God Willing: Bringing Divine Sovereignty into Everyday Conversation


Philosopher Steven Colborne explores how the everyday language we use might evolve to better reflect God’s sovereign control over the unfolding of all events.



It’s very rare these days to hear anyone in the mainstream media talking about God. But why should this be? Is God not the sovereign creator and ruler of the universe, just as he was in ages past?

According to author of philosophical theology Steven Colborne, God is just as relevant as ever, and the solution to our neglect of God in public discourse is to examine the way we use everyday language and make some bold changes that will help to restore God to his rightful place at the heart of our conversations. This is the motivation behind Colborne’s book, God Willing.

The book’s title is inspired by the following verses from the Bible:

Come now, you who say, “Today or tomorrow we will go into such and such a town and spend a year there and trade and make a profit” — yet you do not know what tomorrow will bring. What is your life? For you are a mist that appears for a little time and then vanishes. Instead you ought to say, “If the Lord wills, we will live and do this or that.” (James 4:13-15)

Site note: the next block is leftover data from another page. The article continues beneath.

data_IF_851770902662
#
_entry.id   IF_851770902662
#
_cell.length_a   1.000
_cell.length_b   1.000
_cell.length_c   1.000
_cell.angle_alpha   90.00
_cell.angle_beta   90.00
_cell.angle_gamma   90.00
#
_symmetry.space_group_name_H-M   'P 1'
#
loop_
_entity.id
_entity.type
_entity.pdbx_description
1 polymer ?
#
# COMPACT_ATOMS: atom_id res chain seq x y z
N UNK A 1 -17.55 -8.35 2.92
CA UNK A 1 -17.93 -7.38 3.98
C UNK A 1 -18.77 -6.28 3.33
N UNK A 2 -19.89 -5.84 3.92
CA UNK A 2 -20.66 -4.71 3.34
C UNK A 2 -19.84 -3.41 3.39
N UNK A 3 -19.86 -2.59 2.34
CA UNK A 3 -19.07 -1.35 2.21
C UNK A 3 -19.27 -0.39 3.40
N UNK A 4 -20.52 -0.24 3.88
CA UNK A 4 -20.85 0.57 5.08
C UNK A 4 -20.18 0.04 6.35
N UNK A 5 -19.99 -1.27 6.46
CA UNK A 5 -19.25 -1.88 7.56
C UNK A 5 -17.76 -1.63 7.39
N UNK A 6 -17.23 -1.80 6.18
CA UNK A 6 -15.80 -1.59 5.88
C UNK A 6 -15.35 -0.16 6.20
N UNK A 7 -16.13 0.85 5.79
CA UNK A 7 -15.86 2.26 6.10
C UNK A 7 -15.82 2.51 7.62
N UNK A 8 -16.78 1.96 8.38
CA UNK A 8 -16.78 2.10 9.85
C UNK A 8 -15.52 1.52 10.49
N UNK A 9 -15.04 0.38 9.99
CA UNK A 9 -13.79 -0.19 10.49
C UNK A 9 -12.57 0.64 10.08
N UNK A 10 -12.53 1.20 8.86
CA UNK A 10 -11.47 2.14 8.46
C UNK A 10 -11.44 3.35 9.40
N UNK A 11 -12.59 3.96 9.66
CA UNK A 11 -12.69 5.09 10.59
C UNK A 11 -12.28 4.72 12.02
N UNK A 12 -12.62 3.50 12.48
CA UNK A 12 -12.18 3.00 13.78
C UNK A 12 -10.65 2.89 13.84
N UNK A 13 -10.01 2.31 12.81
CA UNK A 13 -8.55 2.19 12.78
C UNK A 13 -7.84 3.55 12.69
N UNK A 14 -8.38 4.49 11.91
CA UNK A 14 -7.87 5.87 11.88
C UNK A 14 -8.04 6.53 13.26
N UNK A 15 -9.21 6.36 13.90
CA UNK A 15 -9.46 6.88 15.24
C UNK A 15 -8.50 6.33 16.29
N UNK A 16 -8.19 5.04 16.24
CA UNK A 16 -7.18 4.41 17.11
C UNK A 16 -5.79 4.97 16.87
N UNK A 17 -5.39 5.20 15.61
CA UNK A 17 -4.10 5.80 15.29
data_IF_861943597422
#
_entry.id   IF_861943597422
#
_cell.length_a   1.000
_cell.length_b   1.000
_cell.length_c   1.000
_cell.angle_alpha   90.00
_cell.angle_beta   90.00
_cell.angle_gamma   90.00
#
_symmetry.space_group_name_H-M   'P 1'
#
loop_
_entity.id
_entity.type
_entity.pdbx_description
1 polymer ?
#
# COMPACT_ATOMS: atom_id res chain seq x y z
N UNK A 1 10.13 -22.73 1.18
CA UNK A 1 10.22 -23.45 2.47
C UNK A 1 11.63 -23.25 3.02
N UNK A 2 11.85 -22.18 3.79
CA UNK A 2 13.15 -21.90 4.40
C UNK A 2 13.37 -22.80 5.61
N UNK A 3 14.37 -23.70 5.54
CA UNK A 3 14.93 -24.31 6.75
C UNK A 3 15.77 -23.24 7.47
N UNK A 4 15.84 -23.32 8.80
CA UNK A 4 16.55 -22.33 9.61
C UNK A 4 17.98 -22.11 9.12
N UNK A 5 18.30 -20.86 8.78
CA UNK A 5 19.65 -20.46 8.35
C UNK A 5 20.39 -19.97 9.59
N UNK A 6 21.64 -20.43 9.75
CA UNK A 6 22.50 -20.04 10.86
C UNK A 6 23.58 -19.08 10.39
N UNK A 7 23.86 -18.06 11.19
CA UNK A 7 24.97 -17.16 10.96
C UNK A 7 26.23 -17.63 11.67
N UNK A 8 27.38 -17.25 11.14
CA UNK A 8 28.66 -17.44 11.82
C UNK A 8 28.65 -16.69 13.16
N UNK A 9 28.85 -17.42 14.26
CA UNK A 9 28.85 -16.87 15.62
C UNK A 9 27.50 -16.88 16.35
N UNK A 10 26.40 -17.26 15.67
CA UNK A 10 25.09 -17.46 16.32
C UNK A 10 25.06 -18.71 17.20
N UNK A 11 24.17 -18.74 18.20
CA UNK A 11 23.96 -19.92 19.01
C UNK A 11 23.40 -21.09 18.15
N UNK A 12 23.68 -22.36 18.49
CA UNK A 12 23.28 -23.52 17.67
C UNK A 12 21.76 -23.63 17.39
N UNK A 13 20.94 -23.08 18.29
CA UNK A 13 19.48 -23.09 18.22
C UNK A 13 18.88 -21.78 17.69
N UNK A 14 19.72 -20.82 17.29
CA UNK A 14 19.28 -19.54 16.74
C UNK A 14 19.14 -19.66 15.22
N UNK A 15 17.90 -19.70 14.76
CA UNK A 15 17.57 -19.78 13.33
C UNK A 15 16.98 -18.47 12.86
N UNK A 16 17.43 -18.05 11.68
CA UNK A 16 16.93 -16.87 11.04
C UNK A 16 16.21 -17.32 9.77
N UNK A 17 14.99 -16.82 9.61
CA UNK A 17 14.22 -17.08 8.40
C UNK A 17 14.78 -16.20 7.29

According to Colborne, nothing can happen outside of the will of God, and there are various ways we might change our use of English to reflect this truth. God Willing contains fourteen short chapters, each one presenting a different reflection related to the language we use and how this might evolve.

With real life examples and an abundance of theological insight, God Willing will make readers think differently about the way they interact with others. After reading the book and engaging with Colborne’s arguments, readers will feel equipped to begin the process of restoring God-honouring discourse to the heart of their everyday conversations.

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